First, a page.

A good deal has changed from the original material, though there are some individual frames that are lifted with photographic fidelity from the comics. It is to the credit of the whole production team, but especially to the casting department, that all the characters feel true to their original equivalents while bringing new life to the characters as well. Some characters have changed color, some have changed gender, some have changed both. Tom Sturridge (Morpheus) is the most obviously “faithful” piece of casting: he is thin and pale and delivers his lines as if they were white text on a black background (this will mean something to devoted fans of the series), bringing a sense of incomprehensible age to a figure who looks so young. Boyd Holbrook, likewise, is so perfectly cast as the Corinthian, a nightmare that escapes the dreaming and wreaks havoc on the waking world, that one wonders whether he somehow grinned for the artists of The Dolls House some thirty years ago. David Thewlis conveys something of the aesthetic of John Dee, while also investing him with a humanity far richer and gentler than the comic ever conveyed, which makes his actions even more disturbing. The casting decisions that depart from the aesthetic particularities of the comics, meanwhile, succeed in maintaining the qualities of the characters portrayed, not only in the case of Kirby Powell-Baptiste as Death, but also Vivienne Acheampong as Lucien (now Luciénne), the Librarian of the Dreaming, who serves to ground the series at key points. There is also some brilliant voice-work by Patton Oswald, as the raven Matthew, and Mark Hamill, as Mervyn, the pumpkin-headed, Jungian scarecrow.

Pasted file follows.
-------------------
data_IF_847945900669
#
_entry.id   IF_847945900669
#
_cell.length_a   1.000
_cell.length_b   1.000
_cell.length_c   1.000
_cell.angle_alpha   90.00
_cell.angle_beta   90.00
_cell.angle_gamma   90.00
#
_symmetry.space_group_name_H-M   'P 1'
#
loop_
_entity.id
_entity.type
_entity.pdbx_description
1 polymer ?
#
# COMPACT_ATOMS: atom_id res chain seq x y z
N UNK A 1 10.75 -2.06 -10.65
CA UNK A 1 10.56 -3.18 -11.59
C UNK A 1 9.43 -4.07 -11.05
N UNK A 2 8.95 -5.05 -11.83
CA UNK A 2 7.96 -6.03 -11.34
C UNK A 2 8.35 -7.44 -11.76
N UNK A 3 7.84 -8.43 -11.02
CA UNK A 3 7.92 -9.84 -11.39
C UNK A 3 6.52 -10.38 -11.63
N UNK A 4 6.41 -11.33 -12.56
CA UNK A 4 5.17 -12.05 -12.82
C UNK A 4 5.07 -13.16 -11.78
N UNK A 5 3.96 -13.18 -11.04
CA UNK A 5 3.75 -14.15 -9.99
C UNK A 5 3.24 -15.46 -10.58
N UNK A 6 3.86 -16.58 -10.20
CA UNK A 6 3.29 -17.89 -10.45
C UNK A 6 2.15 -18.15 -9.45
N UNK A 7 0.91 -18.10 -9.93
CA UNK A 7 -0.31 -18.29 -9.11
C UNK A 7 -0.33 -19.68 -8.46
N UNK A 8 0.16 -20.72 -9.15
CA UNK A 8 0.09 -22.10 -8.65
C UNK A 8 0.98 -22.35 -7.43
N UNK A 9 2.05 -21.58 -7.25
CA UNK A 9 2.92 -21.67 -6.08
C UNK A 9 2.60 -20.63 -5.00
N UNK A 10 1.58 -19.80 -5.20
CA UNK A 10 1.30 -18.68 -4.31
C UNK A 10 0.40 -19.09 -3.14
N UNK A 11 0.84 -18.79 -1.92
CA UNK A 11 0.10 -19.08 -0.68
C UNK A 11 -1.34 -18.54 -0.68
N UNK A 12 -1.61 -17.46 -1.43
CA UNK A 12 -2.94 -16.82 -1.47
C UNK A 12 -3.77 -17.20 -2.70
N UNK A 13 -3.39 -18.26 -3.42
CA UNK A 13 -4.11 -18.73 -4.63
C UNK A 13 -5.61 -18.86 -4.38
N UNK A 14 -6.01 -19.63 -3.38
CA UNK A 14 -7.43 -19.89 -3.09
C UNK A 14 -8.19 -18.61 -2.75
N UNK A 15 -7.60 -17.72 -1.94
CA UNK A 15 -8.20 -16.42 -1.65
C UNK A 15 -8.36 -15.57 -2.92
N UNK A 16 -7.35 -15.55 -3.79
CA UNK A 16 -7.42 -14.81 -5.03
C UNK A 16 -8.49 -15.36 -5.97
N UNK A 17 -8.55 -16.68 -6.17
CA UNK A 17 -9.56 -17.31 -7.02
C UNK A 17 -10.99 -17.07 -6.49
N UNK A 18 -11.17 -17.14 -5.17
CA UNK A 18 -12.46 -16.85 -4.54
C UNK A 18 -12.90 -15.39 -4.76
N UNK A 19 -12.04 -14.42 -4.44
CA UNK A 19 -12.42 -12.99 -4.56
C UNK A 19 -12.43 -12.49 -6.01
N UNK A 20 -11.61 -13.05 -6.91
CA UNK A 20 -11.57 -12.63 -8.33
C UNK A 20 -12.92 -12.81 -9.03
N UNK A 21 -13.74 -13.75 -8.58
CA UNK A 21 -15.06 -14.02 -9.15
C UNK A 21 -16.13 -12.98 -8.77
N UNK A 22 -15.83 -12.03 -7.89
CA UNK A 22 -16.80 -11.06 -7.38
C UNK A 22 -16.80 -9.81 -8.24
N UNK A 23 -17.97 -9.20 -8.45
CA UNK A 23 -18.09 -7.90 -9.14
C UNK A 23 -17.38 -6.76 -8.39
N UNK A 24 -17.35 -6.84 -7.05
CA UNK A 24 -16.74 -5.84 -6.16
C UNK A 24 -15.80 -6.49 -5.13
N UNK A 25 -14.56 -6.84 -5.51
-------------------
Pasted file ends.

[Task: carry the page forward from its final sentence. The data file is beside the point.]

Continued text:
The Sandman is a work of mythology, drawing elements from religious traditions, particularly Jewish and Christian ones, but also from Egyptian, Greek, Japanese and Norse myths, turning these into something new-but-old. Gaiman has compared his use of myths and religious themes to a kind of composting: ideas are broken down and become something freshly nutritious, from which new flowers grow. Gaiman is devoted to the belief that myths can communicate something of the truth. Paraphrasing G. K. Chesterton, one of his great intellectual influences, Gaiman writes: “Fairy tales, as G. K. Chesterton once pointed out, are not true. They are more than true. Not because they tell us that dragons exist, but because they tell us that dragons can be defeated.” In this first season alone, we encounter Cain and Abel, the protological brothers, whose story of resentment and murder plays out over and over again in the Dreaming; we visit Hell (visualized much more according to the literary portrayals of Dante and Milton and the graphic illustrations of the Divine Comedy by Doré than through any scriptural traditions) and encounter Lucifer, the most powerful of being apart from the Creator, and Azazel. Assuming that subsequent seasons are made (and given the massive popularity the adaptation has already enjoyed, it is hard to imagine that they will not be), we will encounter Eve, Bast, Odin, Thor, Loki, and some fairies, among others. Gaiman has written that the series “should have been an inedible mess, and instead (to keep the cooking metaphor) turned out to be pretty good gumbo … my faith in myth as something alive and workable was upheld.”

    For all its scale, this is an intimate story; it is about the cosmos, but it is also about the little things that live, dream, and die within it.

    Gaiman’s willingness to rework and reimagine the religious and mythical material that he draws upon is founded upon a potent respect for that material, a reverence even. But it is a reverence that is attentive to the essential plasticity and vitality of the traditions on which he draws. In my research as a biblical scholar, I have written elsewhere that one of the characteristics of ancient Jewish tradition was its capacity to allow multiple stories of Israel and multiple versions of the same story to circulate alongside each other. Even within the Hebrew Bible, we have different accounts of creation in Genesis 1 and Genesis 2 and different versions of the stories of the kings (the books of Samuel and of Kings and of Chronicles). The early church canonized a fourfold gospel and generally rejected attempts to harmonize the accounts into one definitive version. Non and post-biblical Jewish and Christian literary, visual, material, and ritual traditions are incredibly rich and diverse, often entangled with each other and with surrounding cultures, frequently assimilating and occasionally subverting the myths they encounter among their neighbors, near and remote.